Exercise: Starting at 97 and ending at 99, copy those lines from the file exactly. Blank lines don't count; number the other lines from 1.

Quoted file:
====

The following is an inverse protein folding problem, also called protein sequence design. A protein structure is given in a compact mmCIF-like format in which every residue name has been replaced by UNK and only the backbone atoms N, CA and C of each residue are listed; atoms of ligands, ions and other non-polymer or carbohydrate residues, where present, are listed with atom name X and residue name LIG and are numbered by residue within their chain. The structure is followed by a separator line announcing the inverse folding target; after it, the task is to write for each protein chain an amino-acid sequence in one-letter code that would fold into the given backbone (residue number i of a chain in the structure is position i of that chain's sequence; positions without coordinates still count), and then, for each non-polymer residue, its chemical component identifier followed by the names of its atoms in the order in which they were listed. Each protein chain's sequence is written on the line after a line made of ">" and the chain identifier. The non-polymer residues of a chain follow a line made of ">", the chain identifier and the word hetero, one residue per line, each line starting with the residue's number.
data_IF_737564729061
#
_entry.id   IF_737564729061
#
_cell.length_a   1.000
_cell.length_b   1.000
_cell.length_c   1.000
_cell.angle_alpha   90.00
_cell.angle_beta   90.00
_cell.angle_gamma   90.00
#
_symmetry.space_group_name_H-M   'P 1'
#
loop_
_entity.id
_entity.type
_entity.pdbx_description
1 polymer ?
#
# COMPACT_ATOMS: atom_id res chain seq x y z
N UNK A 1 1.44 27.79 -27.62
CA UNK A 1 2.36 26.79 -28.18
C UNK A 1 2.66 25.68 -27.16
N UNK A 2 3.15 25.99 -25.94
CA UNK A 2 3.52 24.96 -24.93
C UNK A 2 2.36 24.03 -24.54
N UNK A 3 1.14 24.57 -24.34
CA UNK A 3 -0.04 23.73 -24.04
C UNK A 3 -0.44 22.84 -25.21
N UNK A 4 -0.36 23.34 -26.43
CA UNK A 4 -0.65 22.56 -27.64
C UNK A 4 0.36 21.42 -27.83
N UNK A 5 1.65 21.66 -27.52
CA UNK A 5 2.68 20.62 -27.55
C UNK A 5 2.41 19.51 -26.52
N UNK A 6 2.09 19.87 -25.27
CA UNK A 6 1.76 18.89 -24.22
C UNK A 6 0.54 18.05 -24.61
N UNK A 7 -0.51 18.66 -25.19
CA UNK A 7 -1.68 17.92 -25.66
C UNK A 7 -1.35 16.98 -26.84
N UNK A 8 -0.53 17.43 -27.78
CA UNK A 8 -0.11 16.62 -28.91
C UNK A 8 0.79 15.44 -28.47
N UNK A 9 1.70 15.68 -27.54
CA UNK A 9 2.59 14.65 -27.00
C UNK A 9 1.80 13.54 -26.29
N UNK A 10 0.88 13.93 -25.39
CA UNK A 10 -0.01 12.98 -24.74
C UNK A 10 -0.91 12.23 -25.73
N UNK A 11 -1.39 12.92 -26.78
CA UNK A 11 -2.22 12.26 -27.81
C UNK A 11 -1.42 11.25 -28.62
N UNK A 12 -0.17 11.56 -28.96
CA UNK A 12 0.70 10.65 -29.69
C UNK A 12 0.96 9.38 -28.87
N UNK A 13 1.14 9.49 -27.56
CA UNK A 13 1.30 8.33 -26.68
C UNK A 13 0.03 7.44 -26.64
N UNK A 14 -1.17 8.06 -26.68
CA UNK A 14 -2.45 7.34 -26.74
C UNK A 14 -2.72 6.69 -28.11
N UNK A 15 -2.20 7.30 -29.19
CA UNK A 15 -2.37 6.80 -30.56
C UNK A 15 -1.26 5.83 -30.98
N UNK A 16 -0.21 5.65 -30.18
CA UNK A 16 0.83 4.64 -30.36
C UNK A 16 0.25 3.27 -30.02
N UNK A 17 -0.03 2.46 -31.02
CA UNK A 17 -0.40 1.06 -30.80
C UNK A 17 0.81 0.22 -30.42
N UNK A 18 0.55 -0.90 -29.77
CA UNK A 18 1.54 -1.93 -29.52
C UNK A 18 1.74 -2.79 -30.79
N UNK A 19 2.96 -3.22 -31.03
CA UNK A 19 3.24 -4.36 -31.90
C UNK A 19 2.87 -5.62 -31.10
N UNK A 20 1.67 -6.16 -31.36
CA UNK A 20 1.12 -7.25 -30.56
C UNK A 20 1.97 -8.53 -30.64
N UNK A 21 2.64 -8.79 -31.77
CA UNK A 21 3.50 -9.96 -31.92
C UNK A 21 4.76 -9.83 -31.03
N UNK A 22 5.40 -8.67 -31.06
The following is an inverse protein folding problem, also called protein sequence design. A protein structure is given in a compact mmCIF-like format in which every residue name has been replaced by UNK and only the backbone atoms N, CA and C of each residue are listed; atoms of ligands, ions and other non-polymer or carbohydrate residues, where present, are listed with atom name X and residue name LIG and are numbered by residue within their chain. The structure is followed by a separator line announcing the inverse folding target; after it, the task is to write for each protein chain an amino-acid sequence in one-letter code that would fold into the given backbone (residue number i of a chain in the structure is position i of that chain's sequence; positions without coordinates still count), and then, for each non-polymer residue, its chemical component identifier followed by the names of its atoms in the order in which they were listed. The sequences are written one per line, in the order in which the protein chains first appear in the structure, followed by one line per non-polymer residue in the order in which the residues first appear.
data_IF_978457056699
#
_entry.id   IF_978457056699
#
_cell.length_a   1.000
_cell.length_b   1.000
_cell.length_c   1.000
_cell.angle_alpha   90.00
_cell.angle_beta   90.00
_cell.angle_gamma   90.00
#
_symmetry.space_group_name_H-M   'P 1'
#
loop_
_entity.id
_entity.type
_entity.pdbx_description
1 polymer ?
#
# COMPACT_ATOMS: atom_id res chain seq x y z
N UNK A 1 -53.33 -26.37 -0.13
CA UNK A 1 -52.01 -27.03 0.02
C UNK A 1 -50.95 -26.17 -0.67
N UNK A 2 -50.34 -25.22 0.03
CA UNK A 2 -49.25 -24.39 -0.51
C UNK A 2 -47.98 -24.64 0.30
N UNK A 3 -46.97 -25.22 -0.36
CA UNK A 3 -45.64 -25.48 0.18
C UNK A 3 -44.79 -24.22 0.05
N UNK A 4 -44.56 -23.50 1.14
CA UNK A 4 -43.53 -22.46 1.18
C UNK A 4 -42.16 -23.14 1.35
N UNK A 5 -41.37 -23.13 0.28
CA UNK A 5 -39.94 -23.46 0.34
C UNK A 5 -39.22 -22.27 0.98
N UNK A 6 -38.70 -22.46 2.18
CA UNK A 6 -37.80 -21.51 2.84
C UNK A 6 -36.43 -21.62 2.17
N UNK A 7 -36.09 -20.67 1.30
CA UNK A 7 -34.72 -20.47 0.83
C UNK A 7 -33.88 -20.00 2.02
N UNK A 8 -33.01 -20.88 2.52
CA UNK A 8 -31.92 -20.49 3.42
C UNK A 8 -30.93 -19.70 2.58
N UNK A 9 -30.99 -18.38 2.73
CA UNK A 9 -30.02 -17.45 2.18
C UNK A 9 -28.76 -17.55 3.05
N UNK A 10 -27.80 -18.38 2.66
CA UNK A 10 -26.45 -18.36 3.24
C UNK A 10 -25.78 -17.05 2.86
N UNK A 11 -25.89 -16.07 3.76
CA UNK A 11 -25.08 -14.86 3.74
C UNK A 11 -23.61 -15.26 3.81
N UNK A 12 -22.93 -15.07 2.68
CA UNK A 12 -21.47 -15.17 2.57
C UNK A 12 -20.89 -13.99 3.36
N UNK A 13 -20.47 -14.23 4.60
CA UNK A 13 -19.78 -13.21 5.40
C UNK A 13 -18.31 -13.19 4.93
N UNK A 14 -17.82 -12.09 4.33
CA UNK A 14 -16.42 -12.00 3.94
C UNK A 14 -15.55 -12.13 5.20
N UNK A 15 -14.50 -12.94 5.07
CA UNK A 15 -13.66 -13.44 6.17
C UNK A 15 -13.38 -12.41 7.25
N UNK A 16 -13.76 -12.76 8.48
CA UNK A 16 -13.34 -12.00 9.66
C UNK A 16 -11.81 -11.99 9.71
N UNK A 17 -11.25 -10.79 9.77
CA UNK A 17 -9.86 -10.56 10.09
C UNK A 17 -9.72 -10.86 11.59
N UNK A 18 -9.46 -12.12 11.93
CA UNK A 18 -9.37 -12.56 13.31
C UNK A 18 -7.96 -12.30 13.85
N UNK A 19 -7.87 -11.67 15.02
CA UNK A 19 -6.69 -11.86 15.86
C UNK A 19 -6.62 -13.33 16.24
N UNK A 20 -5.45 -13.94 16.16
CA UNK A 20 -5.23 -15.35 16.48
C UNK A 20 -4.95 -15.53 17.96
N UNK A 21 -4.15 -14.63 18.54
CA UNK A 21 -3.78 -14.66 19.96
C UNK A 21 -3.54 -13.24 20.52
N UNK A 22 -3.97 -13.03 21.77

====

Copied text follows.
#
_symmetry.space_group_name_H-M   'P 1'
#